Ai Weiwei Accused of Being a Great Artist
If bad artists copy and great artists steal, as Picasso quipped, Ai Weiwei has been paid a high, if backhanded, compliment. Chinese art’s provocateur-in-chief has been charged with plagiarism after being arrested at an airport in Beijing on April 3. Foreign governments have called for the artist’s release, according to the New Yorker, which published this fascinating profile of the professional rabble-rouser last year. In his last interview before his arrest, the artist said, “China in many ways is just like the middle ages.”
As part of a recent installation at Tate Modern, Ai Weiwei had 100 million porcelain sunflower seeds hand-made and painted and spread over the floor of the museum’s Turbine Hall (“Each seed has been individually sculpted and painted by specialists working in small-scale workshops in the Chinese city of Jingdezhen”). The dust generated by visitors walking over the installation forced the museum to temporarily close it for health reasons.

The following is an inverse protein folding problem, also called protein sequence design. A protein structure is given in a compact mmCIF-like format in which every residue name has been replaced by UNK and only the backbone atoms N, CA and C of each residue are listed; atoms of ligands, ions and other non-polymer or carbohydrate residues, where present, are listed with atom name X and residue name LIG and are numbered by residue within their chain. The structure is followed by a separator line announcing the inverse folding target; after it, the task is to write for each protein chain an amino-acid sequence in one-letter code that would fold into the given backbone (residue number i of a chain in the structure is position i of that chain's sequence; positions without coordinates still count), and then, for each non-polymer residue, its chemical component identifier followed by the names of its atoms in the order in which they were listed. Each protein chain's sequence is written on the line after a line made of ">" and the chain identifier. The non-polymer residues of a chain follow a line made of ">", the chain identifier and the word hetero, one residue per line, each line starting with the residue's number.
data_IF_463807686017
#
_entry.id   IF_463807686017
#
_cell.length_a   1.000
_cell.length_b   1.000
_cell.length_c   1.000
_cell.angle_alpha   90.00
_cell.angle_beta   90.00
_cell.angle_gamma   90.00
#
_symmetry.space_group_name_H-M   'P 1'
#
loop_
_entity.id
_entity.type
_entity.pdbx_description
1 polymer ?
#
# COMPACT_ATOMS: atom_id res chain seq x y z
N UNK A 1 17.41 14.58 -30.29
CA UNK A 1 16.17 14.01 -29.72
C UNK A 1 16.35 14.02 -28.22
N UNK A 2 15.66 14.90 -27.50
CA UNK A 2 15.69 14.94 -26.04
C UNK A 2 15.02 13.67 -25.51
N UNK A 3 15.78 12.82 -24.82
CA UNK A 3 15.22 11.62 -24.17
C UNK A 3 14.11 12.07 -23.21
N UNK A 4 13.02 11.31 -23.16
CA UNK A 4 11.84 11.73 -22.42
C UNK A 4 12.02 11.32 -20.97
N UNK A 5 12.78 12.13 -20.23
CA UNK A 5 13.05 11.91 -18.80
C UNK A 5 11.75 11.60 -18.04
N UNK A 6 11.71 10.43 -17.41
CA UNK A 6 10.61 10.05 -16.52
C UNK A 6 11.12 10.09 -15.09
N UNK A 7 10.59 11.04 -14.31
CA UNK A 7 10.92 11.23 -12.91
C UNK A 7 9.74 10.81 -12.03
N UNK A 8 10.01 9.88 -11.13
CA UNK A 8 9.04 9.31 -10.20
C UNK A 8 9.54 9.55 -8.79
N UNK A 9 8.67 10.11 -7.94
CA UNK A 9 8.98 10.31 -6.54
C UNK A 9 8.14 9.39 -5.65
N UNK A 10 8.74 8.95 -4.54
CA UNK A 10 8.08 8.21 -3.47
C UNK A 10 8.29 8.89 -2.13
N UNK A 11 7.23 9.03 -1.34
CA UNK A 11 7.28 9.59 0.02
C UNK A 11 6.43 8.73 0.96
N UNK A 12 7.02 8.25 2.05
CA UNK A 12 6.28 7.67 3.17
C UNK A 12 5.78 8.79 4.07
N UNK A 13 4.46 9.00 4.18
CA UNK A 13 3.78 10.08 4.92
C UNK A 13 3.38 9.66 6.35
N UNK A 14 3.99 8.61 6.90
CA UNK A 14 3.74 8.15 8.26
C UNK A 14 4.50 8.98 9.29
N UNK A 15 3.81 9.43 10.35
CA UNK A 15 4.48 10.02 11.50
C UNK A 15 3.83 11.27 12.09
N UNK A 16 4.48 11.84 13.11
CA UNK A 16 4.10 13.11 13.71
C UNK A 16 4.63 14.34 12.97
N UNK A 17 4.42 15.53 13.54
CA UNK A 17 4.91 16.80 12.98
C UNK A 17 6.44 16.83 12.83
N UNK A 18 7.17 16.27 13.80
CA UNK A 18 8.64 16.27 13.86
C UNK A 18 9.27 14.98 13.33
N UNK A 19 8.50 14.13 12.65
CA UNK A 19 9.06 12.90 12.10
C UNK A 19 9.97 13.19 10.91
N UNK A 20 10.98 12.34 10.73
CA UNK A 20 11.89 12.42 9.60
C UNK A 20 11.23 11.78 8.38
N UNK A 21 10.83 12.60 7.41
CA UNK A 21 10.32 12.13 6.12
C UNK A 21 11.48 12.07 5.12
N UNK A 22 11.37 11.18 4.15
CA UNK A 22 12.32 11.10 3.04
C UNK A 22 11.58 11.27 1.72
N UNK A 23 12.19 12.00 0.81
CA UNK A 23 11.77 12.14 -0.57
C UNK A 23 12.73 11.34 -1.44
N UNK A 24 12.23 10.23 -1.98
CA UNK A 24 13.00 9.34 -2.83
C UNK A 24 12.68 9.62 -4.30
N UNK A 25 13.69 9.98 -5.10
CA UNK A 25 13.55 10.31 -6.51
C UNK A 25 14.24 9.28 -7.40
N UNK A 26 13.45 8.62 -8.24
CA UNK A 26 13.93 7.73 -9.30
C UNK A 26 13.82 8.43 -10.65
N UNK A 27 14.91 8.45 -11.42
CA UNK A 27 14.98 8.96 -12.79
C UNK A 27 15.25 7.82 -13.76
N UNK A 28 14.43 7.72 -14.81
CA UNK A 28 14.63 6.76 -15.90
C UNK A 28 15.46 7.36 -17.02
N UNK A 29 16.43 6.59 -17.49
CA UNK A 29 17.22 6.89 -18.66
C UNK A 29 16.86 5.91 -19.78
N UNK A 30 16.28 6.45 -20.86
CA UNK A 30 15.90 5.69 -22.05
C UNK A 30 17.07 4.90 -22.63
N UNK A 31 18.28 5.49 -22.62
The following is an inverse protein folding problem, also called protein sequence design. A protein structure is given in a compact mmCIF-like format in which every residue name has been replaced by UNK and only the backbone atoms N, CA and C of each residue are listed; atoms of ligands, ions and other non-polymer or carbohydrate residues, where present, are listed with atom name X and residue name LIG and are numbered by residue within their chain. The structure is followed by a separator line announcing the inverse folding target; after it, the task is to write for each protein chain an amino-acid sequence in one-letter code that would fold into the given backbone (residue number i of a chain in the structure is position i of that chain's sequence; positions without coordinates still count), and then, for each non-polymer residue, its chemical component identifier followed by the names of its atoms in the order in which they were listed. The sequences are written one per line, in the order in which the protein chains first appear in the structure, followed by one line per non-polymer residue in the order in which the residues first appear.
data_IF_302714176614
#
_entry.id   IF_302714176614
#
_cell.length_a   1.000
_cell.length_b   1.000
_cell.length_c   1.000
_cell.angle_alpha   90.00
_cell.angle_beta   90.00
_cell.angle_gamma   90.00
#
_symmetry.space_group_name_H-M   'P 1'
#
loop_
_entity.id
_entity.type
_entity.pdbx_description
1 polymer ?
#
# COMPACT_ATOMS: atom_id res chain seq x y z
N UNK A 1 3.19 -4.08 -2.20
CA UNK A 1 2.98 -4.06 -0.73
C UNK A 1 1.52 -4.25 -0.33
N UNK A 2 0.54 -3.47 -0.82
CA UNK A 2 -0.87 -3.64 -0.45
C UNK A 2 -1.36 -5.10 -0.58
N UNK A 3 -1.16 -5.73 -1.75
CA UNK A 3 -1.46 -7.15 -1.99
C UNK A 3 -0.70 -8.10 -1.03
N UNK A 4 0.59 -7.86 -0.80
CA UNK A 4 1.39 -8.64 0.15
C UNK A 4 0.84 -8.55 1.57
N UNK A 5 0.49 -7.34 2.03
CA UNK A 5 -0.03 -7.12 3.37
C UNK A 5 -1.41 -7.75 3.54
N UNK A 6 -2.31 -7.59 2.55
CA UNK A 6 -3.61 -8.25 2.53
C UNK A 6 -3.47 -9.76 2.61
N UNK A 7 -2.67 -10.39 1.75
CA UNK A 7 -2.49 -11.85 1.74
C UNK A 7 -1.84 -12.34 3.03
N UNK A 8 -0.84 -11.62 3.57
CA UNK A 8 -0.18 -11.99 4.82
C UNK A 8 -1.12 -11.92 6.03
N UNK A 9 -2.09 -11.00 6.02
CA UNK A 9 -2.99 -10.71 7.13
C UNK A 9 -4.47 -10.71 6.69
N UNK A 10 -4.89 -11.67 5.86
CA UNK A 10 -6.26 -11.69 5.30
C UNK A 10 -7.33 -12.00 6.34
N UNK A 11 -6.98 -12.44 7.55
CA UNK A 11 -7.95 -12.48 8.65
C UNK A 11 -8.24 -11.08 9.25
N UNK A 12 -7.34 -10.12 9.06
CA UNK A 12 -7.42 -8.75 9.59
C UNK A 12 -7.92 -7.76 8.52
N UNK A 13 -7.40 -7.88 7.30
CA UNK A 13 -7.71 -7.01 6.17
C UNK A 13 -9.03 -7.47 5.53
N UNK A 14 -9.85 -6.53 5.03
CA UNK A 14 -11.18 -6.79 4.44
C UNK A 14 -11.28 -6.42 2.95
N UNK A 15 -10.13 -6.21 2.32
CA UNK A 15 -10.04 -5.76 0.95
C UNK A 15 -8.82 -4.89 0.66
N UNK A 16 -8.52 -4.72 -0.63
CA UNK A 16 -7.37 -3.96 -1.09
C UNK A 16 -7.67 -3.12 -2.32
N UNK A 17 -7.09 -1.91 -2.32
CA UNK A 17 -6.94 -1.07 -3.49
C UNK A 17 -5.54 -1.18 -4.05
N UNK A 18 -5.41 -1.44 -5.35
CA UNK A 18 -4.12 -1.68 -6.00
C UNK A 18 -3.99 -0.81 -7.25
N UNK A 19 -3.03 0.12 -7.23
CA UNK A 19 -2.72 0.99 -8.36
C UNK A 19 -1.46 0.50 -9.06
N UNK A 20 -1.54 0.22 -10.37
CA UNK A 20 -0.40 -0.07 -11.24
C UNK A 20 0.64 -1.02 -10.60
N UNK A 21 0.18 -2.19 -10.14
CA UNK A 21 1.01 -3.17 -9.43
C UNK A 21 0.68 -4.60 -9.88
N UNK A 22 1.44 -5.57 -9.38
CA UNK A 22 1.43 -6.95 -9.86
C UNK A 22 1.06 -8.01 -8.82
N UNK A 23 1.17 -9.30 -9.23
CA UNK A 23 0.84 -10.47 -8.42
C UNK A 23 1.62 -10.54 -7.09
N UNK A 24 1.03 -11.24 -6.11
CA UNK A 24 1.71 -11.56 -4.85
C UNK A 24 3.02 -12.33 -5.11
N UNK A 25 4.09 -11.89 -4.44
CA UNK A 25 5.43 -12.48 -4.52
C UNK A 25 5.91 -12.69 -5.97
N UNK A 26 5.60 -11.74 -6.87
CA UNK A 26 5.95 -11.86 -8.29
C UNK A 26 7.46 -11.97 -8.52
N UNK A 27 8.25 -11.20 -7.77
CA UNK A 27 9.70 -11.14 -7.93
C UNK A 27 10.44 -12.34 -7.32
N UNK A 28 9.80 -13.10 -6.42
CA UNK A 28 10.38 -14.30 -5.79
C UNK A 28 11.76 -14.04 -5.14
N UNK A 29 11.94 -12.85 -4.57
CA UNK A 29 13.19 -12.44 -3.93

Websites supporting Ai Weiwei have appeared in response to news of the arrest. Tate Modern expressed its support for the artist by displaying a banner on an outside wall demanding his release, and a protest has been held outside the museum.